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The Role of Immunosuppression in On-Farm Food Safety

Investigators
Jeffrey, Johnson; Cardona, Carol
Institutions
University of California - Davis
Start date
2002
End date
2005
Objective
  1. Characterize the effect of immunosuppression on the prevalence of food safety pathogens. We hypothesize that the immunosuppression caused by CIAV infection will increase the prevalence and load of Salmonella spp. and Campylobacter spp. in commercial broiler chickens.
  2. Characterize the effect of breeder vaccination for chicken infectious anemia virus on the prevalence of food safety pathogens. We will test the working hypothesis that the practice of vaccinating breeders for CIAV leads to progeny flocks hatched with high, even antibody titers to CIAV and thus reduces the risk for early colonization by food safety pathogens.
More information
  1. We will culture broilers in a commercial setting for Campylobacter spp. and Salmonella spp. weekly for the lives of the flocks. Chicken infectious anemia virus antibody titers will be measured concurrently as will relative immune organ weights. Four of eight flocks will be maintained without intervention and four of eight flocks will be given a commercially available live oral CIAV vaccine. We will compare the prevalence of Campylobacter spp. and Salmonella spp. in the flocks with CIAV immunosuppression to that in the flocks protected by vaccination.
  2. We will assess the prevalence and load of food safety pathogens in the progeny of both vaccinated and unvaccinated breeder flocks. As for objective 1, we will culture birds from each flock weekly for Salmonella spp. and Campylobacter spp, test them for CIAV antibodies, and measure relative immune organ weights. We will compare results from the progeny of breeder flocks that are vaccinated and those that are not vaccinated.
A Immunity can prevent the colonization of animals with food safety pathogens.
B Chicken infectious anemia virus is widespread and causes immunosuppression in chickens.
C The impact of chicken infectious anemia virus infections on the prevalence of food safety pathogens is not known.

A The purpose of this project is to characterize the role of immune suppression caused by CIAV on the prevalence of food safety pathogens in commercial broilers.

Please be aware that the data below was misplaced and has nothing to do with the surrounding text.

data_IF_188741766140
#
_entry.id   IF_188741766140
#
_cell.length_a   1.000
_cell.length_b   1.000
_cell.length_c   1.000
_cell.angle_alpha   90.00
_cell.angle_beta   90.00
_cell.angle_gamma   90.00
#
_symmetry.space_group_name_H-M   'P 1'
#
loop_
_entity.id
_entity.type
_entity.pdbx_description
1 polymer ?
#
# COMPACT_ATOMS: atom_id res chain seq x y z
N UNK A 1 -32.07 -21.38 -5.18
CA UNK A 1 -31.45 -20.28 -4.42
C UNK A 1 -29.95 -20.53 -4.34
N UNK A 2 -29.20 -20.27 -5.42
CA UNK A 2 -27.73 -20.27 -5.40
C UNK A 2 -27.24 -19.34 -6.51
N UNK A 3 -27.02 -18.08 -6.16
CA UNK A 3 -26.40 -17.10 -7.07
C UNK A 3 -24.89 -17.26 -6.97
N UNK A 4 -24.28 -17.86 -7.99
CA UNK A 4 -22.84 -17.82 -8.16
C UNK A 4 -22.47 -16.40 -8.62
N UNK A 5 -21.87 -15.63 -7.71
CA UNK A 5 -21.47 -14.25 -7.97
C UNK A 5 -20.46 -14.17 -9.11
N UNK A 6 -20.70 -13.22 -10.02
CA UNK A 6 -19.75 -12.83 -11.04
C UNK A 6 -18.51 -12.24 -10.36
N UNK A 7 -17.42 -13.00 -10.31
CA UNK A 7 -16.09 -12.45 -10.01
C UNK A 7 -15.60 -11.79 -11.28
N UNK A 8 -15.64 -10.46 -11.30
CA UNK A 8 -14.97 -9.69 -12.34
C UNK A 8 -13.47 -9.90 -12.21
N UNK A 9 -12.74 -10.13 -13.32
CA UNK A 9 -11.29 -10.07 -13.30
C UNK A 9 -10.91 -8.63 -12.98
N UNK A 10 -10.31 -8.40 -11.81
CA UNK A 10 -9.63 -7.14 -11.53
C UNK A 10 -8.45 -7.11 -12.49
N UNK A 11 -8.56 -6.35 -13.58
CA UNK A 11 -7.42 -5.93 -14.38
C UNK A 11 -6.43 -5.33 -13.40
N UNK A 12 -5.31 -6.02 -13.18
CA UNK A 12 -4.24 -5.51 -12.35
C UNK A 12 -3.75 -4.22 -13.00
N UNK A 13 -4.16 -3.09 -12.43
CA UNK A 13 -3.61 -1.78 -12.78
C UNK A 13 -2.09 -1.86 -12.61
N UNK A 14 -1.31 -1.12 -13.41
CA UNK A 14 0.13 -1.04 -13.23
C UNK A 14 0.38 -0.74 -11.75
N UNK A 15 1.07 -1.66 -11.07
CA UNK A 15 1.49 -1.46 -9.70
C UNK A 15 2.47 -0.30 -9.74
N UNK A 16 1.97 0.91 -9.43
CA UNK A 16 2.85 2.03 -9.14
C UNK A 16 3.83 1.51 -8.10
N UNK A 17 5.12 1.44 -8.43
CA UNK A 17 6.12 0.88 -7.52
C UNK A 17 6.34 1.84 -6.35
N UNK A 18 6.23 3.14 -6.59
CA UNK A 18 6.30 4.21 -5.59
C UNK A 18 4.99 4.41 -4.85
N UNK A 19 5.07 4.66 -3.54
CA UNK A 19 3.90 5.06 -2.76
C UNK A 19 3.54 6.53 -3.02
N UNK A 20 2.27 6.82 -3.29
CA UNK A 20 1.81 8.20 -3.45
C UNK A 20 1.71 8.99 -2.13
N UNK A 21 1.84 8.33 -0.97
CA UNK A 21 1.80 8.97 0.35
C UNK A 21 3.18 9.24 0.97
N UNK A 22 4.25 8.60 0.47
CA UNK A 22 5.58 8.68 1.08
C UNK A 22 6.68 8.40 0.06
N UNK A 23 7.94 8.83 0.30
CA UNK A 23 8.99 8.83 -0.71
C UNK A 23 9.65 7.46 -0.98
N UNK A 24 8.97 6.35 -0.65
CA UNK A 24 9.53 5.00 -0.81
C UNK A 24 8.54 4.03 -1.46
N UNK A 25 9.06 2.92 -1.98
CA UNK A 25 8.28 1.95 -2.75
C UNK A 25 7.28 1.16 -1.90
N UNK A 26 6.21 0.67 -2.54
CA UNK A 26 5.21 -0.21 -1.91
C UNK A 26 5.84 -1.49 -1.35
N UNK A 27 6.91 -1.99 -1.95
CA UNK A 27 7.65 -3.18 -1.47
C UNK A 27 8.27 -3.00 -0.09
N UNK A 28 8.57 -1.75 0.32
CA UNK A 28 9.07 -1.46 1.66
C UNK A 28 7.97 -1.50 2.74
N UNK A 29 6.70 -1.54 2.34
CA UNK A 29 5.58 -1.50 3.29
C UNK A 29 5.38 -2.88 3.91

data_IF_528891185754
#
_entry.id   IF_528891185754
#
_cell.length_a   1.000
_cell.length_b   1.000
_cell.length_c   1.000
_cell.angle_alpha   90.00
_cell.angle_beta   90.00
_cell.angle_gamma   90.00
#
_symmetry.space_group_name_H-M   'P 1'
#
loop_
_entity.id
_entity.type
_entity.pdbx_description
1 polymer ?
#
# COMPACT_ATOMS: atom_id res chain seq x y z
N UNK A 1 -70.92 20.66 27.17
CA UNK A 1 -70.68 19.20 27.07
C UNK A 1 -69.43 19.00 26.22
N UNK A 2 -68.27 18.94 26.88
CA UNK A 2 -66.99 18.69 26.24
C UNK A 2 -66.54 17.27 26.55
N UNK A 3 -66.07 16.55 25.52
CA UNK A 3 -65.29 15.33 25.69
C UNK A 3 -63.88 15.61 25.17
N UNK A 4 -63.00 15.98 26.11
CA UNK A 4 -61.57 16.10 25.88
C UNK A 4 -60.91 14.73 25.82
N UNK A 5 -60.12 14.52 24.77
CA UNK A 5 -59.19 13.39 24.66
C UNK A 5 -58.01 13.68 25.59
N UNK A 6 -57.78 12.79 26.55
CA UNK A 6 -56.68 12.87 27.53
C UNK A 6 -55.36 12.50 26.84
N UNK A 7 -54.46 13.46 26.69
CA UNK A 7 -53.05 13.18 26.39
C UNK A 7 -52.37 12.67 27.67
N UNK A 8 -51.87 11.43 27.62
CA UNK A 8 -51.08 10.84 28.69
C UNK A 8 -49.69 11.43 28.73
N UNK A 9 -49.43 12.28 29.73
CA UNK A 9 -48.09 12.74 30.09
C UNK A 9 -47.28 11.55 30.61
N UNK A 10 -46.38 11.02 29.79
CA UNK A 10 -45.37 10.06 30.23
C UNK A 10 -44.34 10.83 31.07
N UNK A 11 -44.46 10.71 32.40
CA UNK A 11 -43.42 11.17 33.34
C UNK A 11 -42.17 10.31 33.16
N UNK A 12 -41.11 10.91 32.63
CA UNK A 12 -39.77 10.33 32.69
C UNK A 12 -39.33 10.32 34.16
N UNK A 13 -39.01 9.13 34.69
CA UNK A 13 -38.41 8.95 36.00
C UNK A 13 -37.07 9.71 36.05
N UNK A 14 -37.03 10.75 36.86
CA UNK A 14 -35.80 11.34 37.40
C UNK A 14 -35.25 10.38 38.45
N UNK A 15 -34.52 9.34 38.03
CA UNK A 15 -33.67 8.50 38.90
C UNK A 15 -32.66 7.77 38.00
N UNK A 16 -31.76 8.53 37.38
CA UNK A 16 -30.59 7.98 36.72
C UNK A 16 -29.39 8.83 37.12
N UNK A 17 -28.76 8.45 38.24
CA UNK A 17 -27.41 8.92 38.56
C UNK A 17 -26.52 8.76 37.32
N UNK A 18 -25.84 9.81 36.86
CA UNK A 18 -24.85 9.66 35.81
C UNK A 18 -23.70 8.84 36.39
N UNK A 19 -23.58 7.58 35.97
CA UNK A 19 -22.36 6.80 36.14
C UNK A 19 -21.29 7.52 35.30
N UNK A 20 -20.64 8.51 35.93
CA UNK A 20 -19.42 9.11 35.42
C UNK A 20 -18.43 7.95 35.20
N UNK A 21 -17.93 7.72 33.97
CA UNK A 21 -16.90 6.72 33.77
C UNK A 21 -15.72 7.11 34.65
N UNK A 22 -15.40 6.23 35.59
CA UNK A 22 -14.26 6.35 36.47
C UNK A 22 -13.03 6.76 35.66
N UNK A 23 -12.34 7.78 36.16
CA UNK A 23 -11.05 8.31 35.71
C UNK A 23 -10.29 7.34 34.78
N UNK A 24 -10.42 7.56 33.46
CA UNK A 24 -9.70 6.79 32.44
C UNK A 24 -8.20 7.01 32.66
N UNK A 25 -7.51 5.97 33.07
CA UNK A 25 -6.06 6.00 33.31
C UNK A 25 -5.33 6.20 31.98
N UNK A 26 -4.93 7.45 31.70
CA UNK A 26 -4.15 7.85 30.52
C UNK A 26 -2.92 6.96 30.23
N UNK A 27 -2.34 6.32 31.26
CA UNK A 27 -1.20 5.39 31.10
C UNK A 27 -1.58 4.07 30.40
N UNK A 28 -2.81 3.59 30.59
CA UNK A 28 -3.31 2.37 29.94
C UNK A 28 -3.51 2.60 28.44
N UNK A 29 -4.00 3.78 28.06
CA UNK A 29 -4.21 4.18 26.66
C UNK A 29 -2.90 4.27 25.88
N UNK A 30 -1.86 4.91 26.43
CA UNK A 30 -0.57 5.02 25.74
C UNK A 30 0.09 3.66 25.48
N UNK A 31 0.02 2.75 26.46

We have completed a vaccination trial in broiler chickens with a modified live chicken anemia virus (CAV) vaccine given orally in the drinking water. This CAV vaccine is commercially available for use in egg laying chickens and broiler breeder but had not been tested for safety or efficacy in broiler chickens. In order to test the safety of this vaccine, we inoculated 20 birds at 14 days of age and maintained a negative control group of 20 birds. Both groups originated from the same commercial broiler flock, were maintained in isolation after 10 days of age, and were treated identically before vaccination and during the entire experimental period. All birds were necropsied at 40 days of age and data was collected on body mass as well as relative immune organ weights. Tissues were collected for histopathology and for DNA extraction and PCR. Sera were collected throughout the experimental period and at necropsy and tested for antibodies to CAV. The trial has been completed but the data has not been completely analyzed to date. The birds in the vaccinated group did not show any clinical signs of disease nor did they have any gross lesions at necropsy that would suggest the CAV vaccine was not safe for use in broilers. Serology, histopathology, PCR and analysis of the data collected at necropsy is pending. Once complete, this data will be used as preliminary data for Specific Aim 1 in which we will vaccinate two commercial broiler flocks and compare their performance with two unvaccinated commercial broiler flocks. We are in the process of completing the sample collection for one unvaccinated broiler flock. We will complete sampling on a second unvaccinated flock in May, 2003. We have not yet begun to collect materials to complete Specific Aim 2.

On farm food safety is critically important in the prevention of human illness. We expect to identify chicken anemia virus infections in broilers as major contributors to the increased prevalence and load of food safety pathogens immediately prior to slaughter. We further expect to identify practical methods to ameliorate this problem.
Funding Source
Nat'l. Inst. of Food and Agriculture
Project source
View this project
Project number
CALV-CG02-5111001955
Accession number
193053
Categories
Bacterial Pathogens
Commodities
Eggs